It's all about youth these days. That's why Ford, taking a page from President Barack Obama's campaign strategy, is pitching its European Fiesta directly to Generation Y, with plenty of Twitter and YouTube pages devoted to the cause. And that's why Automobile Magazine's youngest editor - yours truly - drove the car to Madison, Wisconsin, home of more than 30,000 undergrads, as a way of measuring the truth - "truthiness," Gen Y'ers say - in Ford's claim that it has a legitimate subcompact contender.
"We should get shots of sorority girls washing the car," suggested youthful photographer A. J. Mueller. OK, that, too.
We didn't want to spoil the adventure with excess planning - TripTiks are so 1980s. Instead, we drove straight to the heart of the University of Wisconsin campus and asked for recommendations. To wit:
"Do you know of any sorority car washes we can photograph for our magazine?"
"For your personal collection, you mean?" replied one female student. "I don't think so."
We did get some great suggestions, albeit more mature advice than we'd expected. We started at the state capitol - a dead ringer for the one in Washington, D.C., but with nicer employees - and then drove to a botanical garden. After a healthful lunch of bratwurst and fried cheese curds, we ambled through a modern-art museum. Later, a senator's staffer directed us to Natt Spil - a cozy, upscale restaurant hidden in an unmarked, dilapidated building - for bar food. The bellman at the 152-year-old, fabulously renovated Mansion Hill Inn told us to avoid campus for dinner ("you look older than that"), so we went to the Tornado Steak House for juicy beef and fresh fish - perfect for a Midwestern town bordered by lakes.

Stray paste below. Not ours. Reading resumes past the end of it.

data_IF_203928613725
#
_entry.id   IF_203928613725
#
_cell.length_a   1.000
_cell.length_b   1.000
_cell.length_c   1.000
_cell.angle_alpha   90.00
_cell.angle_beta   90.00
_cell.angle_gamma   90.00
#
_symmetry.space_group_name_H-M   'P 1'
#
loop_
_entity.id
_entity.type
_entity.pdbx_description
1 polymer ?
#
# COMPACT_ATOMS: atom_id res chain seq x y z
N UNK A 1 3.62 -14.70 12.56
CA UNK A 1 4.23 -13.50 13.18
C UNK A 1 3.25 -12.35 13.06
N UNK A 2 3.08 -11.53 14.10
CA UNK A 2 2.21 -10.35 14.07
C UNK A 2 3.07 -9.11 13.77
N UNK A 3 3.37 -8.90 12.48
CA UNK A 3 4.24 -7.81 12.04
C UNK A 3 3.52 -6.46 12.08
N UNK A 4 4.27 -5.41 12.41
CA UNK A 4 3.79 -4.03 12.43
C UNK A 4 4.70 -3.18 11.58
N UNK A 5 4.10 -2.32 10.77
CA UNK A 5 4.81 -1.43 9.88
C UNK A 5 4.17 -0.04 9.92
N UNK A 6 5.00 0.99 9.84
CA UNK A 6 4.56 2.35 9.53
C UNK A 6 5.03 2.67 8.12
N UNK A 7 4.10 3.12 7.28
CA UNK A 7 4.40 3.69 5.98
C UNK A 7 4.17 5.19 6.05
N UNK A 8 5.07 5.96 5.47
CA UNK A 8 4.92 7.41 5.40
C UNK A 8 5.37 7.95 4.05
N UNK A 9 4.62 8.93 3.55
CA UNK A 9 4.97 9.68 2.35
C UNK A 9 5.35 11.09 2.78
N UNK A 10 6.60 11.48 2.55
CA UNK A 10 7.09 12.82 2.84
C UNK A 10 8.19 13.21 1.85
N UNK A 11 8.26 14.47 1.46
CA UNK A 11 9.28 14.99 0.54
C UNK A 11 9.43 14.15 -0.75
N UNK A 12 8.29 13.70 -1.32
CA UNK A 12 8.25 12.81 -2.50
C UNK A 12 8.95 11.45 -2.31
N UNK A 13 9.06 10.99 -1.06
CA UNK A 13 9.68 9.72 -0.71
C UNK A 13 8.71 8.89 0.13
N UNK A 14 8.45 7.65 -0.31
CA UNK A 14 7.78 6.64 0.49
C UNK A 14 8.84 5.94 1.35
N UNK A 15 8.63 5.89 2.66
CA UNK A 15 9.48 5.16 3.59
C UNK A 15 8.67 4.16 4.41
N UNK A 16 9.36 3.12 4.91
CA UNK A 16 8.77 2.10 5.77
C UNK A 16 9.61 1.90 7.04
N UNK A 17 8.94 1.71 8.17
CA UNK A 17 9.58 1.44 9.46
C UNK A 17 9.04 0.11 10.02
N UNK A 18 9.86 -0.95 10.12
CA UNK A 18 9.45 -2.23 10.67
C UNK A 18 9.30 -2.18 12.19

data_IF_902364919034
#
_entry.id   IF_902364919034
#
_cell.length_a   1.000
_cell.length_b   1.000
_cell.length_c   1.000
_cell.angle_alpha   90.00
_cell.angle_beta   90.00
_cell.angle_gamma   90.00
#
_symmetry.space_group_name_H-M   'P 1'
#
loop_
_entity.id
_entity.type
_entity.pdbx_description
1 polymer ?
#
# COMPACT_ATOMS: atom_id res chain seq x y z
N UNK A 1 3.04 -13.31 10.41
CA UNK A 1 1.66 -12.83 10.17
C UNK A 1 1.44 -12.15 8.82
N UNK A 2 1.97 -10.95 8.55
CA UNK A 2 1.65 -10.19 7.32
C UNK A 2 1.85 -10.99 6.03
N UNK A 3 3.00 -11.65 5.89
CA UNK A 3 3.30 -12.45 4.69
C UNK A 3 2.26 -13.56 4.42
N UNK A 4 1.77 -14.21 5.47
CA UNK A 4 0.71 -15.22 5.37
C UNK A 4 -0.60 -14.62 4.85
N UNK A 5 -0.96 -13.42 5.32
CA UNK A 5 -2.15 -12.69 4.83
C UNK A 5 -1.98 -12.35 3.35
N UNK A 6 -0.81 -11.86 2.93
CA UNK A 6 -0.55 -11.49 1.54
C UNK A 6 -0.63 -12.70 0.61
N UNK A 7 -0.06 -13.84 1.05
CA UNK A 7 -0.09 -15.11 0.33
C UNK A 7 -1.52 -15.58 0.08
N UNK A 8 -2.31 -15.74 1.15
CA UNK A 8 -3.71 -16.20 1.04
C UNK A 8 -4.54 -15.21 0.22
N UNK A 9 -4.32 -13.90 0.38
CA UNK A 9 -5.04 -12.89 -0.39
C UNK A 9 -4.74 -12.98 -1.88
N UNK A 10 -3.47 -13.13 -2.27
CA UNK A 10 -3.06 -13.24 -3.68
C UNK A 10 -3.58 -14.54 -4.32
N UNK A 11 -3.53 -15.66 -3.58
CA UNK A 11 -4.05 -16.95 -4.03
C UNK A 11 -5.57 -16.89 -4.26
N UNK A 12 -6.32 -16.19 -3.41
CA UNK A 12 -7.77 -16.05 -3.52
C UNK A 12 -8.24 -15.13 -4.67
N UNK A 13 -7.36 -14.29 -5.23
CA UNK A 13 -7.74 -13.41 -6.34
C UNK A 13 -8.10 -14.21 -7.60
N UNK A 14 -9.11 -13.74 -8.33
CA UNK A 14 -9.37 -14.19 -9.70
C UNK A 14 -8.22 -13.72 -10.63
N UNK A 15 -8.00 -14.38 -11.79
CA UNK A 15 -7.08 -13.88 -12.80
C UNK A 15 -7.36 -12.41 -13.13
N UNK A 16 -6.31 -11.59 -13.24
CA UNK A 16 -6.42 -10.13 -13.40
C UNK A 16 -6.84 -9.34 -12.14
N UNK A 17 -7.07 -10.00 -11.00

Hustling about, the Fiesta was in its element. The quick steering and gutsy, 118-hp, 1.6-liter four-cylinder helped us slice through city traffic, while its compact dimensions and tight turning radius made it easy to nab tight curbside spots. Comfort was never an issue; the Fiesta's refined interior and compliant ride far surpass the city-car norm. The "squeeze metallic" green Ford also received plenty of attention, although, again, not quite the sort we'd anticipated.
"Did those mirrors just fold in by themselves?!" shouted one middle-aged businessman. "Can it tow?" queried another.
Around 9 p.m., we returned to our hotel, exhausted. We regrouped later to document the party scene, but with final exams looming, the streets were all but empty. We went straight to bed and woke up ready for a morning bike ride. Transporting our rented bikes anywhere was a no-go, as only one fit in the Fiesta. Instead, we glided through the sprawling campus, taking in the ritzy steel and glass student centers, bustling downtown shops, and charming lakefront views.